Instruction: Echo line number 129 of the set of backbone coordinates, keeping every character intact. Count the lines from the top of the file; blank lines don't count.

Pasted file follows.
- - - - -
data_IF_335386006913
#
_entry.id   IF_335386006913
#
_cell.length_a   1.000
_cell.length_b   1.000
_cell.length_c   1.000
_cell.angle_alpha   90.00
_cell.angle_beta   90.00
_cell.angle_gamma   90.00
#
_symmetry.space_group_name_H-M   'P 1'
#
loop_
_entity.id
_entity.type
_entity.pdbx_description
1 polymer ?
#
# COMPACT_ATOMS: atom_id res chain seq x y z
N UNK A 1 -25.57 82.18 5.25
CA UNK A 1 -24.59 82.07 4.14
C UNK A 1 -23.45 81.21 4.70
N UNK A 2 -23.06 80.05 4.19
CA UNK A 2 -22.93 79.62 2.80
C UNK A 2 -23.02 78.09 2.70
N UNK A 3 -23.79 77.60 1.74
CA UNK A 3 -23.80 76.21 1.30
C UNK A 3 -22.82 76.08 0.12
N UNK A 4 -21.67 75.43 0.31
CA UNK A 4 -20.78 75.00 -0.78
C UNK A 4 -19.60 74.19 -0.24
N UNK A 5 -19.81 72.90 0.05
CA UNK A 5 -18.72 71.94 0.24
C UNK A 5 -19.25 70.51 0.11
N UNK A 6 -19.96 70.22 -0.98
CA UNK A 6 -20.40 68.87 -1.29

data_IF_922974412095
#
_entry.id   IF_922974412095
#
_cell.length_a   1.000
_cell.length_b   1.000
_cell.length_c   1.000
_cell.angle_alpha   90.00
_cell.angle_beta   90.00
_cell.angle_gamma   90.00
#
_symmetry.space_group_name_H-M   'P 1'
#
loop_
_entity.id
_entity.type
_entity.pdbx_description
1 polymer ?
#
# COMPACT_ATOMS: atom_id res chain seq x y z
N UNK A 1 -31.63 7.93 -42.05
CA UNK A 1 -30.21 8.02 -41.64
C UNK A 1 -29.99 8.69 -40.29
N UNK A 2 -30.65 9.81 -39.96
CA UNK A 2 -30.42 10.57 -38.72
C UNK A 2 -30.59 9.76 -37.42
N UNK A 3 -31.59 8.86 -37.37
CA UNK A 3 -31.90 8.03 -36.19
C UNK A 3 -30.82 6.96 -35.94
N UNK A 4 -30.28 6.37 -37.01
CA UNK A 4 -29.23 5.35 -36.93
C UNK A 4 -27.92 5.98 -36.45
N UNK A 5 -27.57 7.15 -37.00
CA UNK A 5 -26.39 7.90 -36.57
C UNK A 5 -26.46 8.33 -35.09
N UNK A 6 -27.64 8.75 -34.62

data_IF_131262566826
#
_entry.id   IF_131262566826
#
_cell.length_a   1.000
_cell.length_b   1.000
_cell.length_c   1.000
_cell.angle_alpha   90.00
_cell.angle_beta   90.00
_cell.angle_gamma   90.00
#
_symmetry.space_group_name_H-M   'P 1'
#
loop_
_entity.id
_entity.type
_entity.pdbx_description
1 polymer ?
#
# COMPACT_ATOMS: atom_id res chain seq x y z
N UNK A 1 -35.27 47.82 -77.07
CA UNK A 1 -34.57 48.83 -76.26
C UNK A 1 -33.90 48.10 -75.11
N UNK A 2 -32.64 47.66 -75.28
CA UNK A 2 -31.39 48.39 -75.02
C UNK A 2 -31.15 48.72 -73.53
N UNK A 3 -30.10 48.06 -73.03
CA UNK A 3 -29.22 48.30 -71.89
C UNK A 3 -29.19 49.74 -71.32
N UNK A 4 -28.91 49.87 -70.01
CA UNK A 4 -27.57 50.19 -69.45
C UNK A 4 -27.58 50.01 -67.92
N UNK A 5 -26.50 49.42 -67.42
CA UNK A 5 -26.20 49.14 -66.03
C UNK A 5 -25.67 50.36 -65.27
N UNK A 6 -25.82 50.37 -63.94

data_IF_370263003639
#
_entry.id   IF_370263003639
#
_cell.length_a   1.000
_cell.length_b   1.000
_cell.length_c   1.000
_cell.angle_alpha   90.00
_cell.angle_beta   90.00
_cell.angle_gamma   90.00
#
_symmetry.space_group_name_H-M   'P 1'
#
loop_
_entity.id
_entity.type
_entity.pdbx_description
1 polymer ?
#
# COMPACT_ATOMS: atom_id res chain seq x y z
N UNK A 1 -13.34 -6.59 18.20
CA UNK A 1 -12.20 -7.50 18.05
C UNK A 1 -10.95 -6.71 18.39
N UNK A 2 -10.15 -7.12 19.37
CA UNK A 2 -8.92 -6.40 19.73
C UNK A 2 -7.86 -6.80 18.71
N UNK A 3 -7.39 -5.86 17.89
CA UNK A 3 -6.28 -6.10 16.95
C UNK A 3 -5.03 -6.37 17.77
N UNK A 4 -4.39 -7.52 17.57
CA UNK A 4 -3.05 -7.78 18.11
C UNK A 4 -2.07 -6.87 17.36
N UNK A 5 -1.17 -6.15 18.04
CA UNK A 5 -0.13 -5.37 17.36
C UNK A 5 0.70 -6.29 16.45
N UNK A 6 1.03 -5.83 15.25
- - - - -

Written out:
# COMPACT_ATOMS: atom_id res chain seq x y z